During a time of enormous change in the media world, one segment of the Christian publishing industry seems alive and well: the Spanish publishing market.
At least that’s my impression after returning from Expolit, which is the Spanish publishing trade show. For the past 20 years it has been held in Miami; and this year attendance was up 20 percent over last year. For me, it was great to celebrate the 15th anniversary of our Casa Creacion book imprint with a special service featuring Iris Delgado, author of Satan, You Can’t Have My Marriage. Her book in English Satan, You Can’t Have My Children was originally published in Spanish. The English version has taken off and sold more than 100,000 copies in less than a year. It’s an indication to me that the Spanish segment of the church is increasingly influencing the wider church. Read our news story here about Expolit.
At this year’s event I enjoyed the passion I observed and the positive feeling that things are going well and growing. A friend from Tennessee noted how different Expolit is when compared to the National Religious Broadcasters or the International Christian Retail Show, where there is an underlying sense that things are not going as well as they should.
I’m so proud of my Casa Creacion team, starting with Tessie Devore, who joined our staff 19 years ago, coming from publishing house Editorial Vida, which was located in the Miami area. She faithfully served in editorial positions until we decided to start a Spanish version of Charisma, first called Carisma (the Spanish spelling) and later changed to Vida Cristiana (meaning Christian Life). Our first Spanish book 15 years ago was Lo insensato de Dios by Nola Warren, the mother of Marcos Witt (the well-known singer and minister from Houston). Now 15 years later our Spanish group has sold 6.5 million books, had many best-sellers and won many awards. This year they received a “Gold Award” for selling 100,000 copies of the Spanish version of John Eckhardt’s Prayers That Rout Demons. Tessie has done such a great job that she’s been promoted to head our entire book division and is now executive vice-president.
When Tessie asked me to speak at Expolit on Sunday, I told them that I see growth, passion and Holy Spirit fire in the Spanish church, which is now beginning to influence the wider Christian community. No one would have expected this, even a few years ago, when most Spanish churches were tiny storefronts. Today some of the largest and most influential churches are Hispanic, such as El Rey Jes?s, pastored by Guillermo Maldonado. It is the largest church of any type in Miami.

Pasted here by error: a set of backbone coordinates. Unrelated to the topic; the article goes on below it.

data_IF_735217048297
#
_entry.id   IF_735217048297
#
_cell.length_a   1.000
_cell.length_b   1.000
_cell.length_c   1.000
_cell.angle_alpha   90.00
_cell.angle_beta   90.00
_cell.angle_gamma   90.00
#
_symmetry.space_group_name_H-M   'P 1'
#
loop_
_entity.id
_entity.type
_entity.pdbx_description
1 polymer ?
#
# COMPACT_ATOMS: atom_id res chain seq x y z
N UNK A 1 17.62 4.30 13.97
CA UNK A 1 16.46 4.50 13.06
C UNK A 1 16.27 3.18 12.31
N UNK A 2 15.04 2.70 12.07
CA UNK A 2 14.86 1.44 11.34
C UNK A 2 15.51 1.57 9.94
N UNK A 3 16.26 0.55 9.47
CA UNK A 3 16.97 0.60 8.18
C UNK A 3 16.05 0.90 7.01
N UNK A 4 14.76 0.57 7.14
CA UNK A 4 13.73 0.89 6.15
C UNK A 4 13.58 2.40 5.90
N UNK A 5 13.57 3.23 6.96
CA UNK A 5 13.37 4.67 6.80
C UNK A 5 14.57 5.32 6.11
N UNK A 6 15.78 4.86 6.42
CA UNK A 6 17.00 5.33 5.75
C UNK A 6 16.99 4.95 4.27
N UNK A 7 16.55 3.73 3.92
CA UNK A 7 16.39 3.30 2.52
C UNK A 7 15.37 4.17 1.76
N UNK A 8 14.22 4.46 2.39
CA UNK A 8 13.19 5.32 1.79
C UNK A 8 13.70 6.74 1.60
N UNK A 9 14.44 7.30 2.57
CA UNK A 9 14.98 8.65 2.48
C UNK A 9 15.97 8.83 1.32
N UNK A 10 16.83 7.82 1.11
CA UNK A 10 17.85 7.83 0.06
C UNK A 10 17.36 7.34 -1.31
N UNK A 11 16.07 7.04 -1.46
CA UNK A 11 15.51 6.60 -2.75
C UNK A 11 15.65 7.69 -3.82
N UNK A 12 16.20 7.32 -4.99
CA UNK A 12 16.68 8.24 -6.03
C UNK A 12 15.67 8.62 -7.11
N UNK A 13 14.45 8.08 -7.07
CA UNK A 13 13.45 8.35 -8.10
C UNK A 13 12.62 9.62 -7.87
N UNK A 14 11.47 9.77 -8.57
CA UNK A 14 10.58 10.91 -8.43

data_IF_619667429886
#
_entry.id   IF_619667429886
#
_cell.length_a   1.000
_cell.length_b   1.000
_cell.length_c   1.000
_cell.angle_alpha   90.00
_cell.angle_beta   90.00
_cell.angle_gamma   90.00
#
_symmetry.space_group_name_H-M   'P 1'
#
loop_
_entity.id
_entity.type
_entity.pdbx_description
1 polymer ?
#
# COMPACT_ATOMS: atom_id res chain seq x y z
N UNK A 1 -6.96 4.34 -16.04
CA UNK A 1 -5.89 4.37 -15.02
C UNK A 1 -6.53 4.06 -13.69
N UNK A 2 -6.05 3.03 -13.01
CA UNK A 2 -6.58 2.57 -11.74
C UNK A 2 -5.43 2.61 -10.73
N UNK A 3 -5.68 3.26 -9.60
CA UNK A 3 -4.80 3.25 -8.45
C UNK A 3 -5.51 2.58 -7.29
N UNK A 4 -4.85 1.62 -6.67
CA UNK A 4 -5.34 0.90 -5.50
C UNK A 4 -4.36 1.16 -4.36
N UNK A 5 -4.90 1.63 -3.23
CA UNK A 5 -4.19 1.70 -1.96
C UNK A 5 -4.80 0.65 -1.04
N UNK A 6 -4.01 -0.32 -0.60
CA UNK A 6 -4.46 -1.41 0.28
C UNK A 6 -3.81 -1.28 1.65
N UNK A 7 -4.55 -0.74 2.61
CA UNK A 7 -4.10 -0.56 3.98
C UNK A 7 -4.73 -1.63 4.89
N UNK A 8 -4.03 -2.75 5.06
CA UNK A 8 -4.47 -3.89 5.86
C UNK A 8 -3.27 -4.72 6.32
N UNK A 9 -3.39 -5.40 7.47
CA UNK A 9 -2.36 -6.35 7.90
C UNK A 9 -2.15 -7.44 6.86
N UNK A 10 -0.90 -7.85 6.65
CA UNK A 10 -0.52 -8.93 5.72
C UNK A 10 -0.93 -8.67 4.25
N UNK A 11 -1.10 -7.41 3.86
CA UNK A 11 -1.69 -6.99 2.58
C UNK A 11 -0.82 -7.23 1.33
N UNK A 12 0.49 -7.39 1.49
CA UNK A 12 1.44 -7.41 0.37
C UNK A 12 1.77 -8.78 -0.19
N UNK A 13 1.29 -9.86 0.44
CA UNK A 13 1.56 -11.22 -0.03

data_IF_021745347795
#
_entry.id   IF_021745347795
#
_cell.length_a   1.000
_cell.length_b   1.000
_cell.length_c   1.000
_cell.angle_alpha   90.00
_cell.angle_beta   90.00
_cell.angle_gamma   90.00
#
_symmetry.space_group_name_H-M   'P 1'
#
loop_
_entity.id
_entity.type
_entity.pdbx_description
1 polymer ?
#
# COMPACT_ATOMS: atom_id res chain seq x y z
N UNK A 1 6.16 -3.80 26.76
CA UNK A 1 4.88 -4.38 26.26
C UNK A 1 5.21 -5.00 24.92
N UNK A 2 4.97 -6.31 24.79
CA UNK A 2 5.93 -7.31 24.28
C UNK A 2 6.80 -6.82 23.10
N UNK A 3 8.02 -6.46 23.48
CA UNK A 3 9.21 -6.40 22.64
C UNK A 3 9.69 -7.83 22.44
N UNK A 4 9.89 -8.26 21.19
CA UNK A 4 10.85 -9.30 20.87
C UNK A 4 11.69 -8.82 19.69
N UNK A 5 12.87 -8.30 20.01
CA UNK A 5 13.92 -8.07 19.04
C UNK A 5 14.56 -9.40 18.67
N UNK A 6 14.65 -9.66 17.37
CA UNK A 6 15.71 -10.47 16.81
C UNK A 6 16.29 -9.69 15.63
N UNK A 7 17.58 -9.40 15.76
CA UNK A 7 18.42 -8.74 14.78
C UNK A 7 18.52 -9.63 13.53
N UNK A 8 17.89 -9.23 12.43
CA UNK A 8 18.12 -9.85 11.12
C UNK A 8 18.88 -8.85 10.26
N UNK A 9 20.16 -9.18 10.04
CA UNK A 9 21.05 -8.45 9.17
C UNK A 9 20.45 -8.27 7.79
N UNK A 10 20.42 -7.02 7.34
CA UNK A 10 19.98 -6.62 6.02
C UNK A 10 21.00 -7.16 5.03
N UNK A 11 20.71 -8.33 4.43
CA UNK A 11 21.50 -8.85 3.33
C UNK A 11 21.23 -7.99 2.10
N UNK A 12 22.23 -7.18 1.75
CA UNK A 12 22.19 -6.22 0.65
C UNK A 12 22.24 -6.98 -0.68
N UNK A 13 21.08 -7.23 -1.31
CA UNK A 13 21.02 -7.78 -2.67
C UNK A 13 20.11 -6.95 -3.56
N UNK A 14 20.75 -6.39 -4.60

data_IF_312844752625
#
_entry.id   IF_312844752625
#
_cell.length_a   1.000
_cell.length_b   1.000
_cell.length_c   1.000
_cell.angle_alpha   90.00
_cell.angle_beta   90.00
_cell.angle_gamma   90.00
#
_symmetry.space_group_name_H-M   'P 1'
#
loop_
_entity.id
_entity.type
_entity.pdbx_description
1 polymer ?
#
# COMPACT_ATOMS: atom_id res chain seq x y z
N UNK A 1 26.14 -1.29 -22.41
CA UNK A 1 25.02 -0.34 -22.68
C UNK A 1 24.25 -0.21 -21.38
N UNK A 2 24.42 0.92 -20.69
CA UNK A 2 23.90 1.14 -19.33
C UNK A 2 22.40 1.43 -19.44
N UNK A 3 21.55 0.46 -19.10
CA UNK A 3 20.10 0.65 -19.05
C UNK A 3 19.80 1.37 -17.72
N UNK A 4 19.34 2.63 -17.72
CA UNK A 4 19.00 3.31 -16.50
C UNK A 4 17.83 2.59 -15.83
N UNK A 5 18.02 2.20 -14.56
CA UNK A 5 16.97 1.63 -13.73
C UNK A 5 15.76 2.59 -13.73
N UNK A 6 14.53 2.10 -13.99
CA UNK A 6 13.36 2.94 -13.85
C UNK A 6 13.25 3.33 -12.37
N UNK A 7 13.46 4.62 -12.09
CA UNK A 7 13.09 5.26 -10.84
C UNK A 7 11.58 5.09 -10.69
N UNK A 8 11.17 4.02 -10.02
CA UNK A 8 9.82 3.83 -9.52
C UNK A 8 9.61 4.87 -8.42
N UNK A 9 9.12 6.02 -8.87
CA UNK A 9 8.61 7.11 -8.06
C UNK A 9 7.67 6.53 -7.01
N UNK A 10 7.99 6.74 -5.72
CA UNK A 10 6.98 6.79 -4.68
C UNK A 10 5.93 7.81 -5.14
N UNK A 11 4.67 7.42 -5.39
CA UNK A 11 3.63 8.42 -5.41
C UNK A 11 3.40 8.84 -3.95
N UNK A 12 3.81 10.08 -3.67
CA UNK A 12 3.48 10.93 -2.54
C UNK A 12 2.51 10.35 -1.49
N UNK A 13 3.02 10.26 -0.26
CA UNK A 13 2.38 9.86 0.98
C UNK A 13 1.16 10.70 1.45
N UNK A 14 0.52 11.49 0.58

In Florida it was the Hispanic church that helped us pass the marriage amendment in 2008 by 61.5 percent (putting marriage between one man and one woman into the Florida constitution). While some parts of the church seem to embrace compromise, the Spanish church preaches holiness. And it is giving us leaders like Samuel Rodriguez, who uses his platform as president of the National Hispanic Christian Leadership Conference to speak to the media, governmental leaders and the church about righteousness while also helping the church understand some of the issues it needs to grapple with such as the need for immigration reform.
In high school and college I studied Spanish. I can read it better than I can speak it. I’ve traveled the world including Latin America. But I never dreamed that the organization I was privileged to found would someday spawn one of the leading Spanish publishing houses. But the way our organization has grown has been to move through doors we believe God has opened. I’m thankful He opened a door to the Spanish world to me. And we have great hopes for the future.
But to the leaders of the Spanish church, realize that to whom much is given much is required. And while you may have struggled for years, there are other temptations that come with success. Keep your eyes on Jesus and God can use you at a time we need a real revival in the church and in America.
Que Dios te bendiga.